JERMAINE DUPRI: It was the last song that I recorded. It almost didn’t make the album because I never had it. When I went to LaFace to turn My Way, I didn’t have “You Make Me Wanna…” When I listen to that song and see what that song did for Usher, it makes me think about the process of making music. You should never stop writing, even when you believe that you’re done. When I played the five songs that I had, which [were] “Nice & Slow,” “One Day You’ll Be Mine,” “Come Back,” “Just Like Me” and “My Way,” LA [Reid] loved them, but he wasn’t completely like, “We got it right.” I think everybody in the room at the time liked all the songs, but they weren’t like, “Yes,” which was crazy because I knew “Nice & Slow” was a bonafide hit record. I don’t think that LA thought “Nice & Slow” could launch Usher’s career. I thought “Nice & Slow” was so good that I stopped writing at that point. I got to the office and didn’t see the emotion I wanted, so I went back and wrote “You Make Me Wanna…”
USHER: “You Make Me Wanna…” was something we’d never heard before. It was just a unique sounding beat and kind of [a] controversial conversation — a bit toxic. You in a relationship with your girl and your best friend is trying to help you figure out how to impress her. Meanwhile, you looking at it like, “Maybe I should just be with you ‘cause you actually make me wanna leave the one I’m with.” It was the beginning of toxic R&B for me (laughs).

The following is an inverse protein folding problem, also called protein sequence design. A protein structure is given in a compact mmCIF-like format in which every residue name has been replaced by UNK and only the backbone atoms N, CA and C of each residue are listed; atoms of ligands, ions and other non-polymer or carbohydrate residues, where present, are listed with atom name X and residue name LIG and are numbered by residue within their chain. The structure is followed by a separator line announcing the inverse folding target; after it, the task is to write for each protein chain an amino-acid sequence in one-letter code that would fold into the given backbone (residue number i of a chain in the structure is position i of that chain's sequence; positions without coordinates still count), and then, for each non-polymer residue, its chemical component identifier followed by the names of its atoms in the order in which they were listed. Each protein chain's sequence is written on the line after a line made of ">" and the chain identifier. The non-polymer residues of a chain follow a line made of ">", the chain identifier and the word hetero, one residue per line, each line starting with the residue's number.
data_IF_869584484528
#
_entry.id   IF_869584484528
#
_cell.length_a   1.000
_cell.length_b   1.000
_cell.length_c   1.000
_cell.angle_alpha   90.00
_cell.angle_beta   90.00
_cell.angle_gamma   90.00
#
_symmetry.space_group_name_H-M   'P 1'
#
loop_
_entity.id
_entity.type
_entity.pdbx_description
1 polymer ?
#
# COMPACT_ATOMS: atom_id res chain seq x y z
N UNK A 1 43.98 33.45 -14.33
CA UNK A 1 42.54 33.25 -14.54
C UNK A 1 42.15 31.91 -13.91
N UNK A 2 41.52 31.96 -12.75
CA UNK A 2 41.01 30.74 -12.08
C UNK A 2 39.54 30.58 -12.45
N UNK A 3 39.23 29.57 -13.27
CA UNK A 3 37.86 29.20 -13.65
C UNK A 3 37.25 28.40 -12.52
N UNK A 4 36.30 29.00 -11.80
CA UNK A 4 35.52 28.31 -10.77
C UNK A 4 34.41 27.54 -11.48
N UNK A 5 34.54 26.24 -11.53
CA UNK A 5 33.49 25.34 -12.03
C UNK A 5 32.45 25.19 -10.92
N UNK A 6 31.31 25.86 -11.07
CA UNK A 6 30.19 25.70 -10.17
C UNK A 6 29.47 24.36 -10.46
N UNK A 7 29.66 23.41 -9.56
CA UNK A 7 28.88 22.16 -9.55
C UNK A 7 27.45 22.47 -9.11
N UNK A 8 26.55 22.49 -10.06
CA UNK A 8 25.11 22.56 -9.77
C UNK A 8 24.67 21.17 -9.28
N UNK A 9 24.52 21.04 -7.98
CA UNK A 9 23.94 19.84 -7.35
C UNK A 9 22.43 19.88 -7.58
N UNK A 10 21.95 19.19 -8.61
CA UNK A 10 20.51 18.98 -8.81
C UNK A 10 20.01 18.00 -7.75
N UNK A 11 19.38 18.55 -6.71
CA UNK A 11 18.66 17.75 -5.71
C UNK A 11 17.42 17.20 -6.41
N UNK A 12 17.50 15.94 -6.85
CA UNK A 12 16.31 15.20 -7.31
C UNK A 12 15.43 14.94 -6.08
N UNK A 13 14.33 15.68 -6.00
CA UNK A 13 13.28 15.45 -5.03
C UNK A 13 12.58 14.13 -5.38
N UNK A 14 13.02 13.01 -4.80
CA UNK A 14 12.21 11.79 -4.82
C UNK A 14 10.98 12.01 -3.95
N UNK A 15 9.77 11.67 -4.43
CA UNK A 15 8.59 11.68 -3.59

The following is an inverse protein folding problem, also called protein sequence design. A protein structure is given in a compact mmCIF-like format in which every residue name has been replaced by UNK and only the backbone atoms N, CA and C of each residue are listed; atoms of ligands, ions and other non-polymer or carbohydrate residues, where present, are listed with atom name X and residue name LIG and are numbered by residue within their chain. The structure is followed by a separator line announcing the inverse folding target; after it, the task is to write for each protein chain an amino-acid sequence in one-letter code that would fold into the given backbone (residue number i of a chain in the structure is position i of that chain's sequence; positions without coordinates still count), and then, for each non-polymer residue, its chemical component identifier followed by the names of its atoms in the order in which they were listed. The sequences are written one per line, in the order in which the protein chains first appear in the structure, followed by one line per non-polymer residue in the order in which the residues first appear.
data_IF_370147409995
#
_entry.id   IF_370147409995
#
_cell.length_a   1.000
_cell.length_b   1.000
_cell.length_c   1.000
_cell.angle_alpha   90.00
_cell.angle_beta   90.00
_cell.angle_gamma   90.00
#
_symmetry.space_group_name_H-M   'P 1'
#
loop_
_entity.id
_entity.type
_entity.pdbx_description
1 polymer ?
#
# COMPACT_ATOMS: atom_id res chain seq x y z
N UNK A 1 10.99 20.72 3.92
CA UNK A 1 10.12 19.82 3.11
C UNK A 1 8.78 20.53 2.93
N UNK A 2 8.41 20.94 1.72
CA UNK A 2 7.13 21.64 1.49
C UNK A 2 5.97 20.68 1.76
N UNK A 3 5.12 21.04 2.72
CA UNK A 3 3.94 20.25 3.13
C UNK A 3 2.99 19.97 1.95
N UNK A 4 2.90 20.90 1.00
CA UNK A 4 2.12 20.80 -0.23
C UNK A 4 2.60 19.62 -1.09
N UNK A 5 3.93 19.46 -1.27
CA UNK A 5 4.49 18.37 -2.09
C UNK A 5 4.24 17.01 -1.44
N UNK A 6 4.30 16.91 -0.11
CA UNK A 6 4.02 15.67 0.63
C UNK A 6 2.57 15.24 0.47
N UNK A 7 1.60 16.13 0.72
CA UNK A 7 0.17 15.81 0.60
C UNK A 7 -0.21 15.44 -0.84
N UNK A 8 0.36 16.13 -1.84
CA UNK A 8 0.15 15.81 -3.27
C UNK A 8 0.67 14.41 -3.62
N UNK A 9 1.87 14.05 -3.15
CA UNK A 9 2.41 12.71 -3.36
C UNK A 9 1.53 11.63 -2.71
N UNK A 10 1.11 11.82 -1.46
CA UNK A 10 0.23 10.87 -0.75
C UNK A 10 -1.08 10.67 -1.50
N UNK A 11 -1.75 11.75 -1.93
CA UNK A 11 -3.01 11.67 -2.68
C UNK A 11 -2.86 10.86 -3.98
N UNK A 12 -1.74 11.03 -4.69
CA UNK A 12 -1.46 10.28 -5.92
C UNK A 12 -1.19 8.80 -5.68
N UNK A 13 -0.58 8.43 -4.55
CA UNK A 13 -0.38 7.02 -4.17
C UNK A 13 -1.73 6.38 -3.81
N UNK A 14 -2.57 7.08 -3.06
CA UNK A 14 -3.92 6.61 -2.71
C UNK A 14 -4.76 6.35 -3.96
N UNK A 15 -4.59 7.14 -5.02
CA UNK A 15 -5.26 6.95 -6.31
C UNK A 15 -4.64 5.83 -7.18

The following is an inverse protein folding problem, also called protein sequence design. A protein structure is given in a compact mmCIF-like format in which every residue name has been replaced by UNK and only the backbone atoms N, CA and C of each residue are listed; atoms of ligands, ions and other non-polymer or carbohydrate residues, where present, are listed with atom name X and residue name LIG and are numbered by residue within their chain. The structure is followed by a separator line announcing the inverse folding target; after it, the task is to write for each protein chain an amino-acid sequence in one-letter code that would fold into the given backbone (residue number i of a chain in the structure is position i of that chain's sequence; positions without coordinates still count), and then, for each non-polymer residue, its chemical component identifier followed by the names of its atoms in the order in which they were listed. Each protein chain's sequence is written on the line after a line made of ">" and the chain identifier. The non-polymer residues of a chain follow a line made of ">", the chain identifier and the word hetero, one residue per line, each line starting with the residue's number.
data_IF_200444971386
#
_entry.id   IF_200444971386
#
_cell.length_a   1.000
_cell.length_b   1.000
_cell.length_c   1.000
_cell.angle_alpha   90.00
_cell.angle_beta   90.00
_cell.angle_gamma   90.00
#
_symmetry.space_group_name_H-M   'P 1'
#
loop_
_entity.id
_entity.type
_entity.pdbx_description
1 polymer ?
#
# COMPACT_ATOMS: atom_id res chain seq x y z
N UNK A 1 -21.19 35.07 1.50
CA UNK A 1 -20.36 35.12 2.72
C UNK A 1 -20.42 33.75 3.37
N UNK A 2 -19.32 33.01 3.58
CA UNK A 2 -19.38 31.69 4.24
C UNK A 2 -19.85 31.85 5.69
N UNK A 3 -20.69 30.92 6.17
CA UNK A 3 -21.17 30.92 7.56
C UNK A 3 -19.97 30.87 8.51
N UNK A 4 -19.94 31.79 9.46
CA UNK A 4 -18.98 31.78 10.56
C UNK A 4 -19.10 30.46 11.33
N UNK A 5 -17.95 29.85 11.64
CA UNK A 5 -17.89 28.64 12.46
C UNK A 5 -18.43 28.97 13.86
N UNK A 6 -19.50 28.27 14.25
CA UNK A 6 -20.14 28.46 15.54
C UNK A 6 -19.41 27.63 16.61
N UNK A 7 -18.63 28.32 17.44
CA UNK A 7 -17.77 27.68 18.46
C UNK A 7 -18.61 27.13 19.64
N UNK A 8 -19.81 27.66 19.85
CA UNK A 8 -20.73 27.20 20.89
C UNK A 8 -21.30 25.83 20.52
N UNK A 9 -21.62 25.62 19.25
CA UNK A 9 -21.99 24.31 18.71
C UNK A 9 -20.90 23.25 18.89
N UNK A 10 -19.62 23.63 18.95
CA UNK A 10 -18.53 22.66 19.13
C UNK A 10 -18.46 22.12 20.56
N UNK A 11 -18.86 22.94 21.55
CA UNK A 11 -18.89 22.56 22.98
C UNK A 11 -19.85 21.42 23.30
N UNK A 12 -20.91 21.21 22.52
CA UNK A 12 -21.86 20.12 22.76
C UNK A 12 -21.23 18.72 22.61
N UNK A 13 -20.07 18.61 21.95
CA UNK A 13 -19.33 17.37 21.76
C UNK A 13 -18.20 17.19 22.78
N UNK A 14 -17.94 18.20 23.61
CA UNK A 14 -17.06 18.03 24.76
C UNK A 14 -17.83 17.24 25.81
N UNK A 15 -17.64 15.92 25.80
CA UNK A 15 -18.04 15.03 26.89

BILLE WOODRUFF: We wanted to set [Usher] up in a different way to take him to the next level. There was a lot of pressure to make sure that it would take him to the [level of] stardom that we knew he would achieve. I remember I got the song [and] was like, “This sh*t is so hot.” [The first video I directed] had more of a storyline. I used his real girlfriend at the time. I had a whole storyline that followed the lyrics of the song, along with the performance stuff. I showed the rough cut and LA Reid was like, “What’s all of this story? I just wanna see him perform.” He wasn’t really into what I did the first time.